Death Kit: Experimental Haiku by Abigail George


Haiku for Jean Rhys

The photograph in-the-red-box.
Like the juices of the succulent-roast –
The-death-kit it keeps me sane.


Haiku for Susan Sontag

Fragmentary in-my-world-reality.
Here comes the blue nurses’ sleepwalking-again-writing-on-her-body
Ice-cometh with their death-kit needles-galore.


Haiku for Sharon Olds

I like your death-kit-beauty that-pours-out-of-you.
Your territory so-pure-like-childhood – I-surrender-to-it –
Like Alice-in-wonderland, star maps, our-wedding-cake.


Haiku for Anna Kavan

In her volcano-garden there was-death-kit’s-silence –
Hellish ice-revisited. Human-stupidity. Heroin was-the-mistake.
Your weapons-against-the-tigers was writing-it-brilliantly off.


Haiku for Ann Quin

The-portrait-of-the-sea- came with mansions –
Brighton’s waves shielded all this-drowning-visitor’s-barefoot-experiments.
At-the-borderline bloodless-flesh staying at-the-death-kit-hotel-forever.


Haiku for Marilyn Monroe

Blonde-threads amidst the oblivion-of-Pompeian-earthly-possessions.
A symbol-of-North-American-royalty, the-showgirl, the butcher’s wife –
She was a-blue-phenomenon, her-skin-organic, nothing-dumb-about-her.


For Joyce Carol Oates

Knowing that there’s an-identi-kit-of-blood-never-to-return.
Marked. Drifting-into-widowhood. An induced-burial-garment touching her.
Her body-is-a-woman’s-body. Her brain a-man’s-brain.


For Assia Wevill – the poet

The-German-language. Tel Aviv. Oh-Canada.
There’s an opening-for-a-wife-housekeeper and poet boxed into-a-hut.
Life drawings of three-children-in-Yorkshire.


My Real Family

(Five haiku continued)

My Woolf in disguise –
My veil, my apprentice, owl wise.
Angelic-master. Ill, sick, troubled.

I see Rhys’s ghost in-intervals.
Joyce Carol Oates’s hands, and rouge.
Rapture. Oh, rapture.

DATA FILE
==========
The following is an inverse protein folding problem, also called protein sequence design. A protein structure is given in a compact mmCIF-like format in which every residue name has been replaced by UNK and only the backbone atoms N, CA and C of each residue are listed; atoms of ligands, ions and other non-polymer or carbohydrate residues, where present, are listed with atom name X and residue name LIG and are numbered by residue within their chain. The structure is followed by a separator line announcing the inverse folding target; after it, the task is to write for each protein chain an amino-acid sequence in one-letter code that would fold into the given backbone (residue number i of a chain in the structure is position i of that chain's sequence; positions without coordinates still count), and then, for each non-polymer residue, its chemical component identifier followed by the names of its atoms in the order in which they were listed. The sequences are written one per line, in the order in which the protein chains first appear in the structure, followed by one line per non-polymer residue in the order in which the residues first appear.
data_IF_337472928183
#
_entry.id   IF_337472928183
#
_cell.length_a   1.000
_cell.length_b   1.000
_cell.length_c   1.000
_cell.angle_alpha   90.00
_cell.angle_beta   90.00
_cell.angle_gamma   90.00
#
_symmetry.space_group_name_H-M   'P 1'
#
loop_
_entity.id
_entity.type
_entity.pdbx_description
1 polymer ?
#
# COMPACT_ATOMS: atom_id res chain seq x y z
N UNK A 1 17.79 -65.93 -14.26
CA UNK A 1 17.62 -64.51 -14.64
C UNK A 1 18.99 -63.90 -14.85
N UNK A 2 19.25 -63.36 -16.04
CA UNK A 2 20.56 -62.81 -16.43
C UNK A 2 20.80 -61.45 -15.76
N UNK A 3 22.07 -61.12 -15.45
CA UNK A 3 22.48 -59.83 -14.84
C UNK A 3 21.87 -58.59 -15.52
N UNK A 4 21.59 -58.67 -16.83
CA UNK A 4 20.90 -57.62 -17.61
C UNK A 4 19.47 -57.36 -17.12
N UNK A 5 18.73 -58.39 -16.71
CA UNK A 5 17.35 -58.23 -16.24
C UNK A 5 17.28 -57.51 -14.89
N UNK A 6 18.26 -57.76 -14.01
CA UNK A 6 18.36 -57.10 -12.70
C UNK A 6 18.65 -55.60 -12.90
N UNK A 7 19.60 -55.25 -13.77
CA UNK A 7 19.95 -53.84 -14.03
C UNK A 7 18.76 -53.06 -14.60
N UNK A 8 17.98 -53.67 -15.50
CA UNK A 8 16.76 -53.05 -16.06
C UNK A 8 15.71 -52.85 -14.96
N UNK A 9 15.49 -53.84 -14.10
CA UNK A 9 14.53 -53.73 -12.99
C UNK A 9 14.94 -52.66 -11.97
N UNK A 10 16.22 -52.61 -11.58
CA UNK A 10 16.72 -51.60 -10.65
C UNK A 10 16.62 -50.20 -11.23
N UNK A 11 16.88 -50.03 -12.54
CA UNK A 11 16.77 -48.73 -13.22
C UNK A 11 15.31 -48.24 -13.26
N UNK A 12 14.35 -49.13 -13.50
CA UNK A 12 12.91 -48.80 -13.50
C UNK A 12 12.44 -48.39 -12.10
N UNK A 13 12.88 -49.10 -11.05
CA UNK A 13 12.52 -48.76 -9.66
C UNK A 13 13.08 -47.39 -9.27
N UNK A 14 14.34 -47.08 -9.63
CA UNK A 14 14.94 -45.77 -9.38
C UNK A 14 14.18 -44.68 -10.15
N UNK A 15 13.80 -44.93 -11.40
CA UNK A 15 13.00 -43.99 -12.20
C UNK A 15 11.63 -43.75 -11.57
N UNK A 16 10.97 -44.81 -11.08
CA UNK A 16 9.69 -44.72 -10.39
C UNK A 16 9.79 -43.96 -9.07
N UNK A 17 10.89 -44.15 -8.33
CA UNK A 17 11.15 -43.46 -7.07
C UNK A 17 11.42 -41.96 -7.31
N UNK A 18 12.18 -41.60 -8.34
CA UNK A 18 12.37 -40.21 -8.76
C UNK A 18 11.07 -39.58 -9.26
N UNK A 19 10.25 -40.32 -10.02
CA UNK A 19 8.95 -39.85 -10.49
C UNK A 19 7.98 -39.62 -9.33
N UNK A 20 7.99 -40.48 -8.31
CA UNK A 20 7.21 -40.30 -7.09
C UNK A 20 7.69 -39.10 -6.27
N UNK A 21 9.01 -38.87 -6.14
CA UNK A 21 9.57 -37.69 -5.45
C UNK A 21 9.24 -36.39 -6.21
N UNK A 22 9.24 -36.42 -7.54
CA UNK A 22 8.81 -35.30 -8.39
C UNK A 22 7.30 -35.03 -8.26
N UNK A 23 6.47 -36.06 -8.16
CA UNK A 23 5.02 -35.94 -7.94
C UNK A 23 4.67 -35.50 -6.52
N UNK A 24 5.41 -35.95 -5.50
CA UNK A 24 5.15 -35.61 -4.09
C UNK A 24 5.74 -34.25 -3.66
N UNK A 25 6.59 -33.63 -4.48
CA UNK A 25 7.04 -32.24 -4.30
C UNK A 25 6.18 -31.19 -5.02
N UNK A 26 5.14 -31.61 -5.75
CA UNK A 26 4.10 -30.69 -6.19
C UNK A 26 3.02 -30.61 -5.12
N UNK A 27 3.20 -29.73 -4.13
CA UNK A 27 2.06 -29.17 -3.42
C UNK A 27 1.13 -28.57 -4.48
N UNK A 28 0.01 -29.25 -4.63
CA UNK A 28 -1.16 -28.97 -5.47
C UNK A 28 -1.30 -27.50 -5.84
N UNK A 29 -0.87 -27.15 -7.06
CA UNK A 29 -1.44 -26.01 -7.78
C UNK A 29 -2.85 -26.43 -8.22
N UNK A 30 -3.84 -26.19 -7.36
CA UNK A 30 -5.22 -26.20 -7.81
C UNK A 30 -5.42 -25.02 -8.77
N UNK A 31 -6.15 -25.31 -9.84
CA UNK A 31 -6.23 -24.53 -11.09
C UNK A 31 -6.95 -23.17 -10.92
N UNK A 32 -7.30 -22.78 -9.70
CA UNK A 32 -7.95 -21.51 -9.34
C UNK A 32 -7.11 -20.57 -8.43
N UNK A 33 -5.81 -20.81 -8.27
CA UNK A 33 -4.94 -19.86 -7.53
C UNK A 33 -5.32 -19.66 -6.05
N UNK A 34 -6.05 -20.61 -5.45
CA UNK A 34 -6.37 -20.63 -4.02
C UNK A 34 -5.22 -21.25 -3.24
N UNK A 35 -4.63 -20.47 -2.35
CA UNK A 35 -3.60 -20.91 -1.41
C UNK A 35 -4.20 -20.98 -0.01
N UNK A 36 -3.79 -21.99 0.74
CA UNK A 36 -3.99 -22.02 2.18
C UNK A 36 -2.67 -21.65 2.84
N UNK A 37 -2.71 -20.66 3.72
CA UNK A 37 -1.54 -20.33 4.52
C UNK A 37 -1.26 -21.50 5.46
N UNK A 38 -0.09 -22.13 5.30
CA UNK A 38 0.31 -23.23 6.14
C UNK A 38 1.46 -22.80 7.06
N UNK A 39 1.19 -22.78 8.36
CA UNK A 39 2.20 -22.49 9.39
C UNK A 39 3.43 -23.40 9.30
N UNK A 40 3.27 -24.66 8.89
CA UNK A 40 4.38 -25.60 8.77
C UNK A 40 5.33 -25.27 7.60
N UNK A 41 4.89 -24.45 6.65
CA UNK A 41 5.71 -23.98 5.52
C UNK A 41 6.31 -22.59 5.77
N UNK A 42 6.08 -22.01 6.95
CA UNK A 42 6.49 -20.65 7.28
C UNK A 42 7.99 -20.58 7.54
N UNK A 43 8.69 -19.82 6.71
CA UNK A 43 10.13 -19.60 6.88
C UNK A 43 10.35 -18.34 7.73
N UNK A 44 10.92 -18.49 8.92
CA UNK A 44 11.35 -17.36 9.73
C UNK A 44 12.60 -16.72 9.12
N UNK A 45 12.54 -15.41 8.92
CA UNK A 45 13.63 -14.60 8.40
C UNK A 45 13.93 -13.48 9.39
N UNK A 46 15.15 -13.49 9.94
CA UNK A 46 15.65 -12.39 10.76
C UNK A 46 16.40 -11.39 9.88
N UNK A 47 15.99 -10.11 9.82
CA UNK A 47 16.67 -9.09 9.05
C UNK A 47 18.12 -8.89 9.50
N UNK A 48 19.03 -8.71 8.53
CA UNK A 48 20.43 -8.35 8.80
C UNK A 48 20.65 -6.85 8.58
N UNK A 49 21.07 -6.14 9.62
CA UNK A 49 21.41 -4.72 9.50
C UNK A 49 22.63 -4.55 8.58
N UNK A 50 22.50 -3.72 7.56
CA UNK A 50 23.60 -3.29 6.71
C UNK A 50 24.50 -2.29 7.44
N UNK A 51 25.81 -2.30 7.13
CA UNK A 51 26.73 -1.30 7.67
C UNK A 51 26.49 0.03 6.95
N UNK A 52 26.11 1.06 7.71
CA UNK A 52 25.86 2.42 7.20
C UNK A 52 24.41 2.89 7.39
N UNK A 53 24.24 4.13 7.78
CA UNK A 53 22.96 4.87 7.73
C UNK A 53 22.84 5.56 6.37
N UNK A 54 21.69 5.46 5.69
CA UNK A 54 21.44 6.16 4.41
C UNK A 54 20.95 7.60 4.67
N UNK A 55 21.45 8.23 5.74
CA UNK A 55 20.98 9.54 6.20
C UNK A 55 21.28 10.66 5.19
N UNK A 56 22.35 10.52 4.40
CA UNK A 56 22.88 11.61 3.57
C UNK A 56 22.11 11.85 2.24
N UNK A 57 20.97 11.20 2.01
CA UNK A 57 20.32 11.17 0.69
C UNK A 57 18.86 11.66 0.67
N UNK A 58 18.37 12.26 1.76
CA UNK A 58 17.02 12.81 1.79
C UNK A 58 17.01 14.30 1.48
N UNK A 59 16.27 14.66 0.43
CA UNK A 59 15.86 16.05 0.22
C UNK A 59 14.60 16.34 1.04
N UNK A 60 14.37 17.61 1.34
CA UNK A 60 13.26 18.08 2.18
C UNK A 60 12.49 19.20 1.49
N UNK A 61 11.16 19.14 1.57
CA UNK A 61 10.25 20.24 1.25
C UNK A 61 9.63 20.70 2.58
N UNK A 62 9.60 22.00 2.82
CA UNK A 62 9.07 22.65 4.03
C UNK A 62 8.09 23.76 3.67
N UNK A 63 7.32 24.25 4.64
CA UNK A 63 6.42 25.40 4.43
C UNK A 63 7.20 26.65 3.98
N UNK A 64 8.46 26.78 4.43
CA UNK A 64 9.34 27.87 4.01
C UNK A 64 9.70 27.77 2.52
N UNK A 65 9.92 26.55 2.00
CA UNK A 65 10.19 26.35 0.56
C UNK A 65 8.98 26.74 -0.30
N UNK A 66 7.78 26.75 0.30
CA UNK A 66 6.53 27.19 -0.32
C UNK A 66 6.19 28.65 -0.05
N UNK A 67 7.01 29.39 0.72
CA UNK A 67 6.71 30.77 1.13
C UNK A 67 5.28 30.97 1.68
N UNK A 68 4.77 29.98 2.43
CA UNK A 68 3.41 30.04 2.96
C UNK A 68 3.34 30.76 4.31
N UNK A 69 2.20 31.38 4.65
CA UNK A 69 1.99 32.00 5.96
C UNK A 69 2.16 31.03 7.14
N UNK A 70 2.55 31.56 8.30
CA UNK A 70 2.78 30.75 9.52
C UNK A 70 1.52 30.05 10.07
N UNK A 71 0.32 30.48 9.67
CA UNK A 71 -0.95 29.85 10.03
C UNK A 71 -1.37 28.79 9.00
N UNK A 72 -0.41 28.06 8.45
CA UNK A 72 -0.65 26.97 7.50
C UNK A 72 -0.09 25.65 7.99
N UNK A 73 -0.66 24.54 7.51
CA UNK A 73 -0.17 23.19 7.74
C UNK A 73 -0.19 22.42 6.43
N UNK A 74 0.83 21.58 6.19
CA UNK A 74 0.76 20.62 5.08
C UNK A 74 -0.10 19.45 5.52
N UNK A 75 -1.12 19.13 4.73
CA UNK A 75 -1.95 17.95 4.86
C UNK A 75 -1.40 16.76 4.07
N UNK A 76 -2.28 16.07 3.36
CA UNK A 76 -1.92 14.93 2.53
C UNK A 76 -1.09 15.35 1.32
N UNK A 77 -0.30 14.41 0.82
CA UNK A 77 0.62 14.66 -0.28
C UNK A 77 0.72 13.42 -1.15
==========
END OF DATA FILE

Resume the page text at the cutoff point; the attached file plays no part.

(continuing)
There was Plath’s lipstick.
The milk, buttered bread, Ariel.
Gas. Gas. Gas and stamps.

Updike’s father’s tears.
A child’s eyes can see the worm.
Daddy’s painted drum.

Let the dishes rot-into-nothing.
Hemingway’s earth does not waste-anything-in-the-end.
Burning-fire are just words, flames.


All haiku © Abigail George
Image: Nosha

About the author

Abigail George

Abigail George studied film and television production for a short while, followed by a brief stint as a trainee at a production house. She is a Christian feminist, writer and poet. She lives in Port Elizabeth, South Africa. She has had poetry published in print and online. She has had short fiction published online. In 2005 and 2008, she was awarded grants from the National Arts Council in Johannesburg. She is not purely devoted to poetry but to pursuing writing full time. Storytelling for her has always been a phenomenal way of communicating and making a connection with other people. She writes for Modern Diplomacy and contributed bimonthly to a symposium on Ovi Magazine: Finland’s English Online Magazine. Her latest book Winter in Johannesburg is available on Kindle via Amazon.

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